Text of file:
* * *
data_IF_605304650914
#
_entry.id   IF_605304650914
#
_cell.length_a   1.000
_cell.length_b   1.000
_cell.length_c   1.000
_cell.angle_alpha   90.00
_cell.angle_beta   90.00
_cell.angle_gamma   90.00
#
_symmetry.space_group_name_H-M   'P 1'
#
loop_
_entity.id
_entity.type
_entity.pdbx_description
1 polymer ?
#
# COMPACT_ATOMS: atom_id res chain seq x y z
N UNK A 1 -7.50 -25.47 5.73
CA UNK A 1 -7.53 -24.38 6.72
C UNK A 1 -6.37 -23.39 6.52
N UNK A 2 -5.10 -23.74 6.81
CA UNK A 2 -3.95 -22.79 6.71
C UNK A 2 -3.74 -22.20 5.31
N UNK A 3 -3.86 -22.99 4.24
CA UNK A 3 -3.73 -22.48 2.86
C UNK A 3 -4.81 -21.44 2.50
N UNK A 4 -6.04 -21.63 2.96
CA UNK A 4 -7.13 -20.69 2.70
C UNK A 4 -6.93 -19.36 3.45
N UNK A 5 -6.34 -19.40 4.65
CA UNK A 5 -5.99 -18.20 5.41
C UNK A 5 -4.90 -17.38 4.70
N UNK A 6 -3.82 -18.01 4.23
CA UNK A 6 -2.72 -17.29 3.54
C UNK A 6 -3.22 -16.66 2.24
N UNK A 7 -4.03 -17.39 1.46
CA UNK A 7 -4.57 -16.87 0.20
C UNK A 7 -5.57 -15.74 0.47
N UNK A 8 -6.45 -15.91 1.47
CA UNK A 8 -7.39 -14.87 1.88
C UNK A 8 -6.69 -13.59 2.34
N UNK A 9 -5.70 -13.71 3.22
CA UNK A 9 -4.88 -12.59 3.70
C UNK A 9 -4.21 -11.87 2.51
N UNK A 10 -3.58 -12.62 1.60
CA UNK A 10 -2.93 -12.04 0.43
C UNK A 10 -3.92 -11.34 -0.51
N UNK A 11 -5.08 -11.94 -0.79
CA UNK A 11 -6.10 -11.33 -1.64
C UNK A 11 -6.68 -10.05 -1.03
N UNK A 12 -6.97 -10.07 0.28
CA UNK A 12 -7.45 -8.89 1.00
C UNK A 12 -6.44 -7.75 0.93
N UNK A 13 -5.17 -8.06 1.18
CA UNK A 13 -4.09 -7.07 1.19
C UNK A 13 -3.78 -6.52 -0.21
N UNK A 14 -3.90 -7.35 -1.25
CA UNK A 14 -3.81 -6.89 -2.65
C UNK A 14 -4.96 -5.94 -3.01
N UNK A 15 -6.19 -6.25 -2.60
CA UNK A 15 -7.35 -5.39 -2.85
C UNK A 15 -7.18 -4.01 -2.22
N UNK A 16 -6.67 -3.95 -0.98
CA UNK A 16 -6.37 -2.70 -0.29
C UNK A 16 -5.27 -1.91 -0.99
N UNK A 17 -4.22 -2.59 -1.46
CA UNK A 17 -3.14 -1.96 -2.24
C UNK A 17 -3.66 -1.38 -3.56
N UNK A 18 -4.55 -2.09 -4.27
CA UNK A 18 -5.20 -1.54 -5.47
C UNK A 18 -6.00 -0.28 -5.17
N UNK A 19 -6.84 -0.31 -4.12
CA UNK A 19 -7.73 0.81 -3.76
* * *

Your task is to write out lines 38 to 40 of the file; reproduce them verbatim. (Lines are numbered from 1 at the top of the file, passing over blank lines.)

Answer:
C UNK A 6 -3.22 -16.66 2.24
N UNK A 7 -4.03 -17.39 1.46
CA UNK A 7 -4.57 -16.87 0.20